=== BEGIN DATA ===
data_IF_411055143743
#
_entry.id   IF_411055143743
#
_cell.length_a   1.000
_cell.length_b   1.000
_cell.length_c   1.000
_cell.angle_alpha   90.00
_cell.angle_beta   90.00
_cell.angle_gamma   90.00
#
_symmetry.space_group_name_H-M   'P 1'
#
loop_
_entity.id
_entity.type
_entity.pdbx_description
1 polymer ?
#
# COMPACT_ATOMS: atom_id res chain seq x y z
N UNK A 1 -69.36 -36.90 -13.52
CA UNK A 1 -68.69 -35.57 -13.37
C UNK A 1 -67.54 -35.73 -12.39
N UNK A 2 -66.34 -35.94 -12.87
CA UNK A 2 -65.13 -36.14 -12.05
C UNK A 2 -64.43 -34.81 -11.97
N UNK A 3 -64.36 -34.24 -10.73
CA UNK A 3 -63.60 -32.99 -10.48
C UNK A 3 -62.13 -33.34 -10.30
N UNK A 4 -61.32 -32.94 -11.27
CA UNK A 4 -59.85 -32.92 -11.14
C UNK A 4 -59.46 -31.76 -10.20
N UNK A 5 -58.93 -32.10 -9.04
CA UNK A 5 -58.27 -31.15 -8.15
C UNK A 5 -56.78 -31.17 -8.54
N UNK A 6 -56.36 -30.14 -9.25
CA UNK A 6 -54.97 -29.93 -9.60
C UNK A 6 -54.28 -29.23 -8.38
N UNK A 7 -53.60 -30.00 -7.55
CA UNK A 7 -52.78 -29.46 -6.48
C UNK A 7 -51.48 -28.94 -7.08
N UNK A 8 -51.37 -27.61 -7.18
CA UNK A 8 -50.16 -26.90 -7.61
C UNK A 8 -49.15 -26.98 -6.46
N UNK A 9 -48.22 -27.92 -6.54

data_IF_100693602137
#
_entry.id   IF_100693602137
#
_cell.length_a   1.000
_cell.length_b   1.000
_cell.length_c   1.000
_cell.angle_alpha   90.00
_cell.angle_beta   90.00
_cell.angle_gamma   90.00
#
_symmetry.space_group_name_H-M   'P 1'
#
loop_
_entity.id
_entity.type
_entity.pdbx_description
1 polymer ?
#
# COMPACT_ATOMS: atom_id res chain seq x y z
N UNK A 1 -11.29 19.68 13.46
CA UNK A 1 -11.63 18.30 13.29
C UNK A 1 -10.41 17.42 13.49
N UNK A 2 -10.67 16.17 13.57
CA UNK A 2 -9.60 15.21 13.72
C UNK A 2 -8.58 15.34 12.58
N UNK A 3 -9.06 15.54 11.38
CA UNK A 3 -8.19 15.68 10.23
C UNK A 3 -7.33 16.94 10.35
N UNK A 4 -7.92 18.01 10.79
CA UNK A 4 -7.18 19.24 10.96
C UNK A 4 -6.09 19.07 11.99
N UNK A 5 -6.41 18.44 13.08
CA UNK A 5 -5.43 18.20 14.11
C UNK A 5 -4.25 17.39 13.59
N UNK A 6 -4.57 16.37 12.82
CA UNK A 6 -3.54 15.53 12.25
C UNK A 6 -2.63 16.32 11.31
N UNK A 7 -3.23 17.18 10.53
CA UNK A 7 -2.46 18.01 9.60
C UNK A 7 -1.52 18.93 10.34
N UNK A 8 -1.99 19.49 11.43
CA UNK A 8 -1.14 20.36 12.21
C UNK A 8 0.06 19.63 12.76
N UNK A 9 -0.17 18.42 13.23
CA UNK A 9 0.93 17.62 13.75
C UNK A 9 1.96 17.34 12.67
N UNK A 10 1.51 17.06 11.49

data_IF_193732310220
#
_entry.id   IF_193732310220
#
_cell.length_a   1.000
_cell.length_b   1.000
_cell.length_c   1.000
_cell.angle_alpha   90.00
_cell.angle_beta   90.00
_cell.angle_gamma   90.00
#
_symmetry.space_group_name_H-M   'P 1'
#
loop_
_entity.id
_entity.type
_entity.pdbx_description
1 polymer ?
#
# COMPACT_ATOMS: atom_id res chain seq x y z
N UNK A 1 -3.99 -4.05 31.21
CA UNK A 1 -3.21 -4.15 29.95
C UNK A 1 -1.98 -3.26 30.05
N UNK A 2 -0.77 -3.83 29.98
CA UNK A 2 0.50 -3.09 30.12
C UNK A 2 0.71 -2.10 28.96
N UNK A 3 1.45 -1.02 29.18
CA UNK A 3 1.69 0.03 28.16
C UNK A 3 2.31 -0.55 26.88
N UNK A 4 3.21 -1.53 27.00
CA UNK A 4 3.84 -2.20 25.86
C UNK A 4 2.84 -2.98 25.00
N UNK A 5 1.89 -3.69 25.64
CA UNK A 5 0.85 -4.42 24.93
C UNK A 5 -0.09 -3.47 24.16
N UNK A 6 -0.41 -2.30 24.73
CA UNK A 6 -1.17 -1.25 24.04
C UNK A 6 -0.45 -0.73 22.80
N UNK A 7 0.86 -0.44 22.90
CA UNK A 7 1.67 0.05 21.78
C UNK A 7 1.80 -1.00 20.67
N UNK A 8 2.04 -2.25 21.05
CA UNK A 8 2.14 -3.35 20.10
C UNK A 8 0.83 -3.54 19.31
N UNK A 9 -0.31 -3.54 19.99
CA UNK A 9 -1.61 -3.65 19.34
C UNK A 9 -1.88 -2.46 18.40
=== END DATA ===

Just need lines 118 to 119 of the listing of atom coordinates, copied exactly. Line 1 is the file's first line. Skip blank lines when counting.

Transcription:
CA UNK A 2 0.50 -3.09 30.12
C UNK A 2 0.71 -2.10 28.96